Should You Hire a Ghostwriter?

businessman in black suit hiding face behind sign ghost writerHiring a ghostwriter was the topic on a recent online post. The person in question, who did not yet have a manuscript, was being encouraged by an un-named publisher’s representative to hire and pay for a ghostwriter to write his book, as the rep thought the topic matter of the book was brilliant. I followed up by looking at the fellow’s website, and indeed, his ideas are brilliant.

The budding author asked around and got in touch with a ghostwriter, who offered to write the book for $25,000. So the query to the online community was: Should I (the author) hire and pay for this ghostwriter?

For professionals who have an idea but not a manuscript and are too busy doing what they do to write a book, a ghostwriter may be the only option. But why would a supposedly reputable publisher tell the author to hire and pay for a ghostwriter himself if the publisher thinks the book is a bestseller and believes in the project? At the very least, a legitimate publisher would have a substantive business discussion with the author, not just butter him up and tell him to go out and spend such a large sum of money. My “Spidey senses” are heightened when I hear stories like the one in this online post, because several “big” publishers now have self-publishing “divisions” that continue to scam authors in astonishing numbers, and their words and enthusiasm are no substitute for a detailed plan and a substantial investment on their part.

If you are an author facing this predicament, here are some things to consider:

  • Do you know what the publisher will do next if you invest in a ghostwriter?
  • What investment will the publisher make?
  • What do you and the publisher both hope to achieve with your combined investment?
  • Has there been a discussion with the publisher about national publicity and book signing tours to get the word out? Any book will just sit there without this serious effort and a corresponding serious budget in money and time.
  • Does the publisher promise national bookstore distribution?
  • Has the publisher shared a spreadsheet of potential sales?
  • Will this even begin to compensate you for your investment? (Most authors earn a dollar or two per book, which means the book must sell 12,000-25,000 copies just to break even. This sales volume is difficult to achieve for any publisher.)
  • Have you been offered a real contract that specifies your earnings for each book sold?
  • If so, has a publishing attorney working in your best interests reviewed the contract?
  • Has the publisher offered any sort of advance payment?
  • If things don’t pan out with the publisher, can you afford to lose the investment of $25,000?

Sitting down and speaking with the publisher about the above points will help flush out any self-publishing scams and show the publisher that you are not to be messed with.

If you have never been approached by a publisher and are thinking about self-publishing your book, you might still consider a ghostwriter. As with any self-publishing project, you must start off with a budget (see this blog post on planning your budget) and your budget would include a ghostwriter. Your per-book profit margin has the potential to be higher than if your book is published by a traditional publisher, but you may have a harder job reaching the sales numbers to break even or make a profit. However, a ghostwriter may make sense for a professional who wants a book to help grow his or her business; if a book is part of a larger marketing plan, a well-written book is simply an investment that the professional was already willing to make to increase his or her company’s overall success.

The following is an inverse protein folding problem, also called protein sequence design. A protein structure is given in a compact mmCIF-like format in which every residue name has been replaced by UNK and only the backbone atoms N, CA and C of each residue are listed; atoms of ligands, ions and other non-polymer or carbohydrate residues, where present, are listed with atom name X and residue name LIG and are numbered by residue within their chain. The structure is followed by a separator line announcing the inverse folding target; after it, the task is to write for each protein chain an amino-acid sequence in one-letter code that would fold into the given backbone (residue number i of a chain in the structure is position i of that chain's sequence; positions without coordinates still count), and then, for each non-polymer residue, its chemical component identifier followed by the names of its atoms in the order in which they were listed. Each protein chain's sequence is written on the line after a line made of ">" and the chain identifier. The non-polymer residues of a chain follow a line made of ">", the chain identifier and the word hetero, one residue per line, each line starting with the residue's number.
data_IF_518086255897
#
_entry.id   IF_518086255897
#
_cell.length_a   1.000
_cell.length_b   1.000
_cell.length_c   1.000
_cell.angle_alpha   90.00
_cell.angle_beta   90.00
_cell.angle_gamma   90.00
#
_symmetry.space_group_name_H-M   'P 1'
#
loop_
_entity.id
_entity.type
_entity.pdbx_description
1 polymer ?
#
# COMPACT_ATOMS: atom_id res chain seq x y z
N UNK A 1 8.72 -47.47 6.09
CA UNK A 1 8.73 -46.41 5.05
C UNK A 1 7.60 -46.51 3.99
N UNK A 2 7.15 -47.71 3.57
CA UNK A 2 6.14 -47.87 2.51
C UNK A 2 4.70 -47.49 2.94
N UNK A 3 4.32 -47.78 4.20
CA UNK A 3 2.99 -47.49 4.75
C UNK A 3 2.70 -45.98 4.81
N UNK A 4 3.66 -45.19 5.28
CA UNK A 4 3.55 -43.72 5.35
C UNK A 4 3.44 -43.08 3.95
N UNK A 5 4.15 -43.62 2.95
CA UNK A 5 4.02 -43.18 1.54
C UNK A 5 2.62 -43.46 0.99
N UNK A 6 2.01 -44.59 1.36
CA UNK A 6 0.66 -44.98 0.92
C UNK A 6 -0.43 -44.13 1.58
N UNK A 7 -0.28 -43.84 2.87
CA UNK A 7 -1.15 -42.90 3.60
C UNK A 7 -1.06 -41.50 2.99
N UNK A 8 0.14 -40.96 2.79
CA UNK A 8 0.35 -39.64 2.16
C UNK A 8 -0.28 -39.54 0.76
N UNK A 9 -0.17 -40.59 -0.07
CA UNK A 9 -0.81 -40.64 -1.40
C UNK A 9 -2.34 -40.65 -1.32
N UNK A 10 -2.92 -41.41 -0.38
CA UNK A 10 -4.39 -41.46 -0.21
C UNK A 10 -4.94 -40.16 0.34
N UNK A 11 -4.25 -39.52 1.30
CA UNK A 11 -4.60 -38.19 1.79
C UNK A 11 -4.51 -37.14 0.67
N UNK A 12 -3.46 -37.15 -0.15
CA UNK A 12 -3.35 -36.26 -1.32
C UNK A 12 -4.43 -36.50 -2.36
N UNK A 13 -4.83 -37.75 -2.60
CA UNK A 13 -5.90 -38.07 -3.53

You may like these

Author Story: Mark Graban

Author Story: Mark Graban

The Mistakes that Make Us: Cultivating a Culture of Learning and Innovation is one of several books authored by Mark Graban, who found inspiration in the idea of helping others learn from their mistakes and in the stories and insights shared by guests on his podcast...

read more
The Value of Full-Service Project Management Teams

The Value of Full-Service Project Management Teams

The term “self-publishing” is often associated with the vision of an author struggling to do everything—from editing to marketing—on their own. It’s true that self-publishers wear many hats, but that doesn’t mean they’re doomed to do everything without help. If you’re...

read more
What Is the Best Bookbinding Option?

What Is the Best Bookbinding Option?

We recently discussed how print books are still a viable option for authors and how it’s important to offer as many versions of your book as possible. If you decide that producing a print book is right for you, you’ll be faced with many bookbinding options. How your...

Are Print Books Becoming Obsolete?

Are Print Books Becoming Obsolete?

It may seem that print books will be pushed out of the running as the world becomes increasingly tech-driven. We disagree. You may have heard that print sales declined in 2023, but it was only by about 2.6% (take a look at the stats on Publishers Weekly). There will...

Should You Publish Multiple Formats of Your Book?

Should You Publish Multiple Formats of Your Book?

So many authors ask us about the value of publishing in multiple formats vs. just one or two. Often the debate is between eBooks and print books in general, as more and more people think print books are going by the wayside. Some people are so bent on the print vs....